Laser-induced periodic surface structures (LIPSSs) spontaneously appearing on the laser-treated (melted or evaporated) surfaces of bulk solid materials seem to be a well-studied phenomenon. Peculiarities of oxidative mechanisms of LIPSS formation on thin films though are far less clear. In this work, the appearance of oxidative LIPSSs on thin titanium films was demonstrated under the action of commercially available nanosecond-pulsed Yb-fiber laser. The temperature and energy regimes favoring their formation were revealed, and their geometric characteristics were determined. The period of these LIPSSs was found to be about 0.7 λ, while the modulation depth varied between 70 and 110 nm, with high stability and reproducibility. It was shown that LIPSS orientation is rather easily manageable in the regimes of our interest, which could provide a way of controlling their properties. Full article
(This article belongs to the Special Issue Laser-Generated Periodic Nanostructures)
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Open AccessArticle
Formation of Periodic Nanoridge Patterns by Ultrashort Single Pulse UV Laser Irradiation of Gold
Nanomaterials 2020, 10(10), 1998; https://doi.org/10.3390/nano10101998 - 10 Oct 2020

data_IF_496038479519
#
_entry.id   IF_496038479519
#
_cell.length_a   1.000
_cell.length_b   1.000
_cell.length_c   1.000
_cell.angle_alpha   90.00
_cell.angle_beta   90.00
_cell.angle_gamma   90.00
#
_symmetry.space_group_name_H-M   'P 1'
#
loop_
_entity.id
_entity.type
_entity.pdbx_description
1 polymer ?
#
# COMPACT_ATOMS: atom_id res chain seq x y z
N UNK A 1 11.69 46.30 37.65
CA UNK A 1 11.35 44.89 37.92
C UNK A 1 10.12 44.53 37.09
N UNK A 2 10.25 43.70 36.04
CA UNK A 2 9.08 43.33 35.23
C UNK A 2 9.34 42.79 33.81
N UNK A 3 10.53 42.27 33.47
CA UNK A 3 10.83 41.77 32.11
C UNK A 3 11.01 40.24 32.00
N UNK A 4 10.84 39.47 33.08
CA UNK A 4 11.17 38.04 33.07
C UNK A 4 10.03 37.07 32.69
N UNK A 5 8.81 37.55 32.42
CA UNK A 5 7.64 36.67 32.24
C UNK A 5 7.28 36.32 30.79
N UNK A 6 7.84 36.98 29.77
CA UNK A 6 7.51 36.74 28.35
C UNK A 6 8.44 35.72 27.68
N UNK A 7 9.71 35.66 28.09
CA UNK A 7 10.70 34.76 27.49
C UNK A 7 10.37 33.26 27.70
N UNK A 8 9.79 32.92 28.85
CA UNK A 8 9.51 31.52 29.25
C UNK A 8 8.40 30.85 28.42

Cited by 1
Abstract
A direct comparison of simulation and experimental results of UV laser-induced surface nanostructuring of gold is presented. Theoretical simulations and experiments are performed on an identical spatial scale. The experimental results have been obtained by using a laser wavelength of 248 nm and [...] Read more.
A direct comparison of simulation and experimental results of UV laser-induced surface nanostructuring of gold is presented. Theoretical simulations and experiments are performed on an identical spatial scale. The experimental results have been obtained by using a laser wavelength of 248 nm and a pulse length of 1.6 ps. A mask projection setup is applied to generate a spatially periodic intensity profile on a gold surface with a sinusoidal shape and periods of 270 nm, 350 nm, and 500 nm. The formation of structures at the surface upon single pulse irradiation is analyzed by scanning and transmission electron microscopy (SEM and TEM). For the simulations, a hybrid atomistic-continuum model capable of capturing the essential mechanisms responsible for the nanostructuring process is used to model the interaction of the laser pulse with the gold target and the subsequent time evolution of the system. The formation of narrow ridges composed of two colliding side walls is found in the simulation as well as in the experiment and the structures generated as a result of the material processing are categorized depending on the range of applied fluencies and periodicities. Full article